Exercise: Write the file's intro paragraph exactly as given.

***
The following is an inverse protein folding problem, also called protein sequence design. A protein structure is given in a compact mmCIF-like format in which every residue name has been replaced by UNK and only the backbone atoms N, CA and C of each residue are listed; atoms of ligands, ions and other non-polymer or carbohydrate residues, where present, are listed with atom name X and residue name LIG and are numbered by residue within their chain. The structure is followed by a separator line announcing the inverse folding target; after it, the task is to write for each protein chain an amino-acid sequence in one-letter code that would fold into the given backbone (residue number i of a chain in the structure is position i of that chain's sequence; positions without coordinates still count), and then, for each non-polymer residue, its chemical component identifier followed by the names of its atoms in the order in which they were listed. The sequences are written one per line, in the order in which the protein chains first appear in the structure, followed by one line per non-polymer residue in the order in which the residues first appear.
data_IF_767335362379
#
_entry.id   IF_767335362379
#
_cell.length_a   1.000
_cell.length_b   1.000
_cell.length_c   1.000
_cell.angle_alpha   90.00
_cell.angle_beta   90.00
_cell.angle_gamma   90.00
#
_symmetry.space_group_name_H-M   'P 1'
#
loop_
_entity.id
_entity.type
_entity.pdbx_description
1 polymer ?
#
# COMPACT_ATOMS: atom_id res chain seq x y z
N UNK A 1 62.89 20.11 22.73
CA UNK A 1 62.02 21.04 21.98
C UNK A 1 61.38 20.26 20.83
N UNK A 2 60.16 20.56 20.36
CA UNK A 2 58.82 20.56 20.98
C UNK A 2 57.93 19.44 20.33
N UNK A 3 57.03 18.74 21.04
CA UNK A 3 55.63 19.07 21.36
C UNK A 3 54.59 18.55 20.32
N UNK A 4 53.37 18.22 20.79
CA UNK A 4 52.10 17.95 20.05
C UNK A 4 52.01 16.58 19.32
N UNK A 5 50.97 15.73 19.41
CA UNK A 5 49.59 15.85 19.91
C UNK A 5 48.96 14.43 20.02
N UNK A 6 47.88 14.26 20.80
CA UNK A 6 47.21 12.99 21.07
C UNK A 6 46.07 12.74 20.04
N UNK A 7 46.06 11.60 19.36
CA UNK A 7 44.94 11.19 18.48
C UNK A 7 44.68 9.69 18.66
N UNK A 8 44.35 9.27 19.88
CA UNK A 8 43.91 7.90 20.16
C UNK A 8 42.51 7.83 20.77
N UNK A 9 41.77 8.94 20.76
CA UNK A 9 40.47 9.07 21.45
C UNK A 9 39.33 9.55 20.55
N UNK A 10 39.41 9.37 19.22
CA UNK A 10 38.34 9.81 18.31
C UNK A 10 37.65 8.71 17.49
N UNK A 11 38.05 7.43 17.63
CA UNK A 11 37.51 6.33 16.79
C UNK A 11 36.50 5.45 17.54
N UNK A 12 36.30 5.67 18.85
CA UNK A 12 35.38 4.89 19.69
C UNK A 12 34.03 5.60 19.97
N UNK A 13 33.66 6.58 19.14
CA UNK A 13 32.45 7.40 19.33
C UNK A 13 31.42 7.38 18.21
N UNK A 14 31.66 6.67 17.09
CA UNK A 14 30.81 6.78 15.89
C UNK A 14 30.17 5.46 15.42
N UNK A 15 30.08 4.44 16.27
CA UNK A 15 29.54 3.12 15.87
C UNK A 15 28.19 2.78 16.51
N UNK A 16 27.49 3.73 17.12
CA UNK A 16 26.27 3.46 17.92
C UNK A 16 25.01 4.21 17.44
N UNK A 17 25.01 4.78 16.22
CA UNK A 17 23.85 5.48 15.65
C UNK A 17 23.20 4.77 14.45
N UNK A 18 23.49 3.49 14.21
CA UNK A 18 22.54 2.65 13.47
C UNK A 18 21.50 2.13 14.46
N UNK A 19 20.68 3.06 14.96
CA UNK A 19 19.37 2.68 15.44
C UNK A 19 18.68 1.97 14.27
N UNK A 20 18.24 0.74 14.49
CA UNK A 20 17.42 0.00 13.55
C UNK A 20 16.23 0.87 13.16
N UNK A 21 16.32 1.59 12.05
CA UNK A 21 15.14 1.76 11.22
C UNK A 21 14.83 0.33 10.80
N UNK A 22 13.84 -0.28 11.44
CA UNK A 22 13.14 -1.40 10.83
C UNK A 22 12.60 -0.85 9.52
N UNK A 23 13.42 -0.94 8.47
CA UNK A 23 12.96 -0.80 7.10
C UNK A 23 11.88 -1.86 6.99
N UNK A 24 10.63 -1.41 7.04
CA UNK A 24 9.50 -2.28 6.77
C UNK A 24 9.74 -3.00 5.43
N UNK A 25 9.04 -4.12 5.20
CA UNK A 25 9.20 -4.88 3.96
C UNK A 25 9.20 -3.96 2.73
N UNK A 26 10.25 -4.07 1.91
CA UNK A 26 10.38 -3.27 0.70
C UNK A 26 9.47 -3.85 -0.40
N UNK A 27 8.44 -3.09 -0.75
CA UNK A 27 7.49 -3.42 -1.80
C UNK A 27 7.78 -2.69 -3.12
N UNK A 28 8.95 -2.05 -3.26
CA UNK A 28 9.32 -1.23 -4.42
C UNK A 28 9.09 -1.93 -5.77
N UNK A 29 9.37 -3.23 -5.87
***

The following is an inverse protein folding problem, also called protein sequence design. A protein structure is given in a compact mmCIF-like format in which every residue name has been replaced by UNK and only the backbone atoms N, CA and C of each residue are listed; atoms of ligands, ions and other non-polymer or carbohydrate residues, where present, are listed with atom name X and residue name LIG and are numbered by residue within their chain. The structure is followed by a separator line announcing the inverse folding target; after it, the task is to write for each protein chain an amino-acid sequence in one-letter code that would fold into the given backbone (residue number i of a chain in the structure is position i of that chain's sequence; positions without coordinates still count), and then, for each non-polymer residue, its chemical component identifier followed by the names of its atoms in the order in which they were listed. The sequences are written one per line, in the order in which the protein chains first appear in the structure, followed by one line per non-polymer residue in the order in which the residues first appear.